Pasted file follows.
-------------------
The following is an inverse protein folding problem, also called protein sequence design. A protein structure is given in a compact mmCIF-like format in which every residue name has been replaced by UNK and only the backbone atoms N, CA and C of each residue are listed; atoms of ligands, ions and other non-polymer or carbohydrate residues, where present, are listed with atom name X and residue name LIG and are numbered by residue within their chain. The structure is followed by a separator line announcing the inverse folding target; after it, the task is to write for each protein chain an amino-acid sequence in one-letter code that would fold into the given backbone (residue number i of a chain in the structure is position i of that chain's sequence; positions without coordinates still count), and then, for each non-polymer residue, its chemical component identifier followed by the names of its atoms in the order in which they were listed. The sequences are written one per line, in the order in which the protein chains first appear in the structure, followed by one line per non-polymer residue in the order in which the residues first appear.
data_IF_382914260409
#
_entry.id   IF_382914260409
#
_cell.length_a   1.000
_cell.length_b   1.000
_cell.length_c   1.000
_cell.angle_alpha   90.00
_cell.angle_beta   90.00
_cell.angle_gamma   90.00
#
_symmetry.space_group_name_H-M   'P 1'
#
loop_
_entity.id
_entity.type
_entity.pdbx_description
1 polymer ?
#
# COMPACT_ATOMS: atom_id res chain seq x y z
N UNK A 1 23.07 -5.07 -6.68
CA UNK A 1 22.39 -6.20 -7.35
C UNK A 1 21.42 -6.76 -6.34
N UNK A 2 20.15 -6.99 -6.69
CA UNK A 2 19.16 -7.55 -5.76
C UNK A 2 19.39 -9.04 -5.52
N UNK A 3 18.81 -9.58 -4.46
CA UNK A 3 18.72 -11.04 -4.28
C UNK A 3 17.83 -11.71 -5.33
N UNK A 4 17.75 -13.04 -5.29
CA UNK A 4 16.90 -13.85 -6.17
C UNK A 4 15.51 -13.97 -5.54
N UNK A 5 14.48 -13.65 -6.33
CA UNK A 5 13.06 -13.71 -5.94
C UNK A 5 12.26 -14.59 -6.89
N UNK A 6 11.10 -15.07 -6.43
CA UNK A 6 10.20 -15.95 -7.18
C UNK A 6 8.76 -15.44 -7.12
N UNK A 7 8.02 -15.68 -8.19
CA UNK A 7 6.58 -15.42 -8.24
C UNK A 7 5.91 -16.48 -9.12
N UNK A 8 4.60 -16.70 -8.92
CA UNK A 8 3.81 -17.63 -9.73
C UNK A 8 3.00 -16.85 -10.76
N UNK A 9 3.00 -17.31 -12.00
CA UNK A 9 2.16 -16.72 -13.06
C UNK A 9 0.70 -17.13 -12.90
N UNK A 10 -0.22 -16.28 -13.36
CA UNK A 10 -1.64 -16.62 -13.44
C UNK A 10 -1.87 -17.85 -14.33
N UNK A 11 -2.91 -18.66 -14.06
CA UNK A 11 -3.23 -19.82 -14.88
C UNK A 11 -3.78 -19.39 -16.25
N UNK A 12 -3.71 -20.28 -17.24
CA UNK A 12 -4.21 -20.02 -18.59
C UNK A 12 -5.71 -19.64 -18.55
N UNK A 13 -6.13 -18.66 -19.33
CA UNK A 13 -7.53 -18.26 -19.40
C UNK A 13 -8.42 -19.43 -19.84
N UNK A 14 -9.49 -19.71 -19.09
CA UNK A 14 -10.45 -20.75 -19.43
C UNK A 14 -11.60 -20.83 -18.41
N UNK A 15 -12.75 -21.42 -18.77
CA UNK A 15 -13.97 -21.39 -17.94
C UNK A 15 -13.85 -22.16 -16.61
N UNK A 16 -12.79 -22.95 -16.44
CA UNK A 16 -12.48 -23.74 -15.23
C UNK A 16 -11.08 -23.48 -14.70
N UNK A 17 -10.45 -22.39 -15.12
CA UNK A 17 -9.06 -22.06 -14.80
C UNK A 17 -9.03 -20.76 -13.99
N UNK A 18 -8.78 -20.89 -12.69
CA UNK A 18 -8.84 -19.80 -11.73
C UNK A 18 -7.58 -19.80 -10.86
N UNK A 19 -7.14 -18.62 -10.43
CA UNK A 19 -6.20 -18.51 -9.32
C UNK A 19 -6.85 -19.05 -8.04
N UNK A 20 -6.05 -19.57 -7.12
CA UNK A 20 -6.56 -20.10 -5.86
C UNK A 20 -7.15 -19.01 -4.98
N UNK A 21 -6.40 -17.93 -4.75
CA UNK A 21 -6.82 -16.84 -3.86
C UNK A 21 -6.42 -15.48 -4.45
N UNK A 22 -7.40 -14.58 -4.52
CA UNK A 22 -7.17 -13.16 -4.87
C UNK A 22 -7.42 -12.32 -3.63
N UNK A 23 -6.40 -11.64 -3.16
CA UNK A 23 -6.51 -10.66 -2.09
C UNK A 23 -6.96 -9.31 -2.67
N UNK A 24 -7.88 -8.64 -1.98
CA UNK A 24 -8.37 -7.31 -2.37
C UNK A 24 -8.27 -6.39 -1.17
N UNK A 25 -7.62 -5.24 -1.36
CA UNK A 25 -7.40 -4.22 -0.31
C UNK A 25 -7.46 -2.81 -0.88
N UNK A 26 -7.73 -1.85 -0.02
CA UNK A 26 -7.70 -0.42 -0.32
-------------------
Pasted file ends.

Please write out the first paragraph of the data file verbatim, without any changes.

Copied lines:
The following is an inverse protein folding problem, also called protein sequence design. A protein structure is given in a compact mmCIF-like format in which every residue name has been replaced by UNK and only the backbone atoms N, CA and C of each residue are listed; atoms of ligands, ions and other non-polymer or carbohydrate residues, where present, are listed with atom name X and residue name LIG and are numbered by residue within their chain. The structure is followed by a separator line announcing the inverse folding target; after it, the task is to write for each protein chain an amino-acid sequence in one-letter code that would fold into the given backbone (residue number i of a chain in the structure is position i of that chain's sequence; positions without coordinates still count), and then, for each non-polymer residue, its chemical component identifier followed by the names of its atoms in the order in which they were listed. The sequences are written one per line, in the order in which the protein chains first appear in the structure, followed by one line per non-polymer residue in the order in which the residues first appear.